Hotel Panna Vilas, Udaipur


You were very young when you started Panna Vilas, What did you had in your mind then? Any plans or strategy?

“I started Panna as a hotel with 6 rooms long before setting up the lounge & restaurant. I knew that it was going to be a place that I searched for in the city as a youngster myself.

From the beginning I was keen on pulling the youngsters to my Lounge & Restaurant. Initially I started with only 4 tables on the roof of the Panna Vilas and as the response of the people began to grew, we slowly diversified and came up with the lounge & restaurant. The response we got for the lounge & restaurant was very good. And then it just went on…”


Panna Vilas had done very well. Almost every person in Udaipur knows about it. It has become a name of quality. Did you expected such a positive response from the people when you started?

“No I did not expected such a positive response from the people. It was quite surprising and a sheer luck to be true. I believe if you provide a good service and place then the people are going to like it always.”

Panna Vilas Lounge & Restaurant has undoubtedly amassed big reputation in the public for its quality and ambience. It has always been able to surprise us with new concepts. Once again it is going to surprise us with its new deck restaurant “The Palanquin”

Palanquin Lounge and Restaurant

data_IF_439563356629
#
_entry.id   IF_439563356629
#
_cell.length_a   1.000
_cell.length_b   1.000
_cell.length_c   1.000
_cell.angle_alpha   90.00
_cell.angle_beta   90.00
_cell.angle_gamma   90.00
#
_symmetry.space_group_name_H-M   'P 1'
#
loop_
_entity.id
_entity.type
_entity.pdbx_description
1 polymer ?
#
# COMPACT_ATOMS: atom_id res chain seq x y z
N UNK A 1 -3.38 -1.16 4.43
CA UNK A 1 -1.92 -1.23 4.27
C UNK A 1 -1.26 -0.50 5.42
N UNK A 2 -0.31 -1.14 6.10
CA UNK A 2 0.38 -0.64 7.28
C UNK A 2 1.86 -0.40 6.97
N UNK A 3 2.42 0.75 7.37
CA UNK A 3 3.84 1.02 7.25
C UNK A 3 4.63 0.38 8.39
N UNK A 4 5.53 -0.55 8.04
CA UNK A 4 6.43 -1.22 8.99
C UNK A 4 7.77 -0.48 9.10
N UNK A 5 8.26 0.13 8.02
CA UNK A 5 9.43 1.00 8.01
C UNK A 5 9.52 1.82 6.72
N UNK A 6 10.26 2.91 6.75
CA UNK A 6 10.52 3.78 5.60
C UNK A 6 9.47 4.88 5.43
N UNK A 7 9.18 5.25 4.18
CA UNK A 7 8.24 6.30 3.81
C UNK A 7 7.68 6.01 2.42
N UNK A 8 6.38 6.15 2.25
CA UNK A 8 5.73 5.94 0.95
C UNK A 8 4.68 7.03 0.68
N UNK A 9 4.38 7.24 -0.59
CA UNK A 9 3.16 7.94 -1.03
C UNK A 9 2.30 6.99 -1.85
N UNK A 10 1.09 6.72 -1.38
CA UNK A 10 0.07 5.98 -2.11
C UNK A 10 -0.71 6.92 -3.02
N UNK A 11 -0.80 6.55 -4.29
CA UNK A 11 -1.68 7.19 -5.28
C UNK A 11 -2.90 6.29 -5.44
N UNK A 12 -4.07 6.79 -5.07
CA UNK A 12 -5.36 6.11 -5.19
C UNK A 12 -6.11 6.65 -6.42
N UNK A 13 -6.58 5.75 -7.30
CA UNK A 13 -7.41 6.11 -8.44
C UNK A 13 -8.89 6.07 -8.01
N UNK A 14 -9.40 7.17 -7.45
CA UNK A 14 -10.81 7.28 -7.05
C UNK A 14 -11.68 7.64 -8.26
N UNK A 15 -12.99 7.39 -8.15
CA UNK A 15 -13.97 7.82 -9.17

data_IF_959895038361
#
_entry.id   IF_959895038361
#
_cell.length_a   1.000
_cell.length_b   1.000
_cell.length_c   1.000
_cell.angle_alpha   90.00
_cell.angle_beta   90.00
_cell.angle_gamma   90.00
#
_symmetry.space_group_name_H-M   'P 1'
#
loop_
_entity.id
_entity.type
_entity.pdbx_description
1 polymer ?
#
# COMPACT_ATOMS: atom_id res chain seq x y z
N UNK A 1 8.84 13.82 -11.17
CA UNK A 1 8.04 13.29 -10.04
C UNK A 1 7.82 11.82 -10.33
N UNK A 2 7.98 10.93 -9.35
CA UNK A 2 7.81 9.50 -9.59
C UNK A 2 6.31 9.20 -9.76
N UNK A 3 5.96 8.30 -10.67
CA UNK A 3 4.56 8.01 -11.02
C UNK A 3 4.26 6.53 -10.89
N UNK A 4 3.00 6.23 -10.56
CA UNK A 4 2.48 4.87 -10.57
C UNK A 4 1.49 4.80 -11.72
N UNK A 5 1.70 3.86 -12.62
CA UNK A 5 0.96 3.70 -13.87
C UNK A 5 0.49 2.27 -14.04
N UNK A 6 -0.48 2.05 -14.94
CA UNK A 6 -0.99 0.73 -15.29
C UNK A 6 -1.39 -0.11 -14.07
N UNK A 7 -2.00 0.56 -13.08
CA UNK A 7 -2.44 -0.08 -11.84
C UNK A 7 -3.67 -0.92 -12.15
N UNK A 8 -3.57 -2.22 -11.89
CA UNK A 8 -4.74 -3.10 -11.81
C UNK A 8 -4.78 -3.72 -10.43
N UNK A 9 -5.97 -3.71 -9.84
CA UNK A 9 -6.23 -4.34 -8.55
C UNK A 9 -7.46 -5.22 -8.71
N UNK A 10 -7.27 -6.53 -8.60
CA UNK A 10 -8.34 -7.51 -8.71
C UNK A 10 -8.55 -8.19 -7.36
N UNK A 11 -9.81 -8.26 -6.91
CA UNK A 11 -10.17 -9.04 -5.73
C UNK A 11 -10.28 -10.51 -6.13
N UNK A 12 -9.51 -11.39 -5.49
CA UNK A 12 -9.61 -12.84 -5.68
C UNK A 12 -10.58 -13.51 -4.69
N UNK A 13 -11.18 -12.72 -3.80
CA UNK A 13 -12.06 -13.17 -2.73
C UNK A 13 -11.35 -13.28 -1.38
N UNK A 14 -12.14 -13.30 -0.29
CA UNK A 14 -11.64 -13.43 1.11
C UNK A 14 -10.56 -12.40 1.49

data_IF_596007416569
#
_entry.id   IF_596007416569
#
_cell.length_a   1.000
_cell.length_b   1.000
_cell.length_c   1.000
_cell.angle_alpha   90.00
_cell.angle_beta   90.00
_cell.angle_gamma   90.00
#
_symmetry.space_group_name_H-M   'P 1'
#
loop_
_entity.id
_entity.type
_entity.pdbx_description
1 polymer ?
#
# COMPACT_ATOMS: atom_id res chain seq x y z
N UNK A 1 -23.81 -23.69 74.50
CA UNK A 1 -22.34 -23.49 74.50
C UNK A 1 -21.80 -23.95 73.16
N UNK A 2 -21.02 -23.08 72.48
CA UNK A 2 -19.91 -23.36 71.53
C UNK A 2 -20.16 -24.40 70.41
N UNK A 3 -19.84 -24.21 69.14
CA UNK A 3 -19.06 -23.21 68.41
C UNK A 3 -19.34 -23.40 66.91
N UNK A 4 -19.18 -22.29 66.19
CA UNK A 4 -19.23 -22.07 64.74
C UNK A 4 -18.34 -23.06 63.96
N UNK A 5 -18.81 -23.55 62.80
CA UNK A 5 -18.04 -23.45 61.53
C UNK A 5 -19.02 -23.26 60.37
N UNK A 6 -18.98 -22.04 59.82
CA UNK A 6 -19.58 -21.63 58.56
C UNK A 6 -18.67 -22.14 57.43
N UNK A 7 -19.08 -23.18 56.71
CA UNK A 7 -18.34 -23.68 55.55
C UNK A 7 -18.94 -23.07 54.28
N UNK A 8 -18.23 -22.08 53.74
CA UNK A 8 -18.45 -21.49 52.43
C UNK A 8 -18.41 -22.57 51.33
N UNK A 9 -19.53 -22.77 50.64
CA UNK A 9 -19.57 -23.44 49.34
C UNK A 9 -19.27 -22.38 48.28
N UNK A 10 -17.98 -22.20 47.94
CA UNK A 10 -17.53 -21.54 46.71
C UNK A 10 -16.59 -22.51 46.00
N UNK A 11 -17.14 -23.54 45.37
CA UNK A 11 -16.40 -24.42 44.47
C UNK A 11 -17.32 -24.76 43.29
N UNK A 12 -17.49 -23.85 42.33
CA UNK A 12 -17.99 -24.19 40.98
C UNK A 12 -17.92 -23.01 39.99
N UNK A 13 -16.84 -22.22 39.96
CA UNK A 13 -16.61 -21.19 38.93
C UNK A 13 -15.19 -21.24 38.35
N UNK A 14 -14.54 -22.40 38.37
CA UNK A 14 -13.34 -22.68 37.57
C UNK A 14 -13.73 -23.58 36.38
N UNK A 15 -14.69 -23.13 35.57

Palanquin Lounge and Restaurant

Palanquin celebrates the beauty of the Lake Fatehsagar and the heritage of Panna Vilas with its beautiful & eco-friendly construction and its air- conditioned interiors made of recyclable materials such as glass & wood and a deck restaurant which is first in its class in the city.

At Palanquin one can enjoy both the feel of the roof top via deck and an air conditioned dining with the startling view of the Fatehsagar.

Let us hear more from the man behind this idea.


When did you get the idea of the Palanquin and about the deck design?

“We used to get a lot of complaints regarding shishas (hukkah) from the concerning parents and when we learnt that they are going to be banned in Udaipur we started shifting our focus to restaurant and the hotel.

A deck is basically a wooden structure above the water level. We incorporated this concept in our design and started to build a deck restaurant and an air-conditioned restaurant below it. Since most of the roof tops can run only during evening the Palanquin offers a comfortable dining during day time too and a roof- top experience via its deck.

But since the construction was banned near the lake side so we came up with an alternative idea of making a structure which does not utilises cement, concrete and other usual construction materials.”

The Two level deck restaurant is built with eco-friendly materials.
The Two level deck restaurant is built with eco-friendly materials.